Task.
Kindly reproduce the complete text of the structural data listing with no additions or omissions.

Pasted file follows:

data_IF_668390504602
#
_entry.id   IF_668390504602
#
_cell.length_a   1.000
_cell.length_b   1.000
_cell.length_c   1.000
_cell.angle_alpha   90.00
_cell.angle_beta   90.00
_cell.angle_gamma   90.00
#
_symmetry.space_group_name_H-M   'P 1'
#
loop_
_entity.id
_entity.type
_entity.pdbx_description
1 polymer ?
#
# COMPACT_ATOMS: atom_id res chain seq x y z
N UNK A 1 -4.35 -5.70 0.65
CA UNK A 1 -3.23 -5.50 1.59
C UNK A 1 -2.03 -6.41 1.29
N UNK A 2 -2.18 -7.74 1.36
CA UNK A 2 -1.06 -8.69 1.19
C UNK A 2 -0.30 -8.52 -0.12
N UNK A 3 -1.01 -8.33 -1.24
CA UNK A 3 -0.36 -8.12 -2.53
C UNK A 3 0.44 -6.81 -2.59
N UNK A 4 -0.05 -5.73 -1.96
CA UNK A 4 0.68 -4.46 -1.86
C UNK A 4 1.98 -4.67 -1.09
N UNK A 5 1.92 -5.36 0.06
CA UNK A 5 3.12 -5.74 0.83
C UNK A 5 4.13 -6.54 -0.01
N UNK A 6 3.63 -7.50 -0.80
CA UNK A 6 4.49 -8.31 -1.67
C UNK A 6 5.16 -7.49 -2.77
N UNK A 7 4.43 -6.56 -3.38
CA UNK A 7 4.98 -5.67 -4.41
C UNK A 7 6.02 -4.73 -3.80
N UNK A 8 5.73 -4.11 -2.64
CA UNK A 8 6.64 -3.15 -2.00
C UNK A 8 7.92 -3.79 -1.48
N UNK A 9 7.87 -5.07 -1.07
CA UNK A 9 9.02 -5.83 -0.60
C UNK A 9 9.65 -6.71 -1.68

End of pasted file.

data_IF_668390504602
#
_entry.id   IF_668390504602
#
_cell.length_a   1.000
_cell.length_b   1.000
_cell.length_c   1.000
_cell.angle_alpha   90.00
_cell.angle_beta   90.00
_cell.angle_gamma   90.00
#
_symmetry.space_group_name_H-M   'P 1'
#
loop_
_entity.id
_entity.type
_entity.pdbx_description
1 polymer ?
#
# COMPACT_ATOMS: atom_id res chain seq x y z
N UNK A 1 -4.35 -5.70 0.65
CA UNK A 1 -3.23 -5.50 1.59
C UNK A 1 -2.03 -6.41 1.29
N UNK A 2 -2.18 -7.74 1.36
CA UNK A 2 -1.06 -8.69 1.19
C UNK A 2 -0.30 -8.52 -0.12
N UNK A 3 -1.01 -8.33 -1.24
CA UNK A 3 -0.36 -8.12 -2.53
C UNK A 3 0.44 -6.81 -2.59
N UNK A 4 -0.05 -5.73 -1.96
CA UNK A 4 0.68 -4.46 -1.86
C UNK A 4 1.98 -4.67 -1.09
N UNK A 5 1.92 -5.36 0.06
CA UNK A 5 3.12 -5.74 0.83
C UNK A 5 4.13 -6.54 -0.01
N UNK A 6 3.63 -7.50 -0.80
CA UNK A 6 4.49 -8.31 -1.67
C UNK A 6 5.16 -7.49 -2.77
N UNK A 7 4.43 -6.56 -3.38
CA UNK A 7 4.98 -5.67 -4.41
C UNK A 7 6.02 -4.73 -3.80
N UNK A 8 5.73 -4.11 -2.64
CA UNK A 8 6.64 -3.15 -2.00
C UNK A 8 7.92 -3.79 -1.48
N UNK A 9 7.87 -5.07 -1.07
CA UNK A 9 9.02 -5.83 -0.60
C UNK A 9 9.65 -6.71 -1.68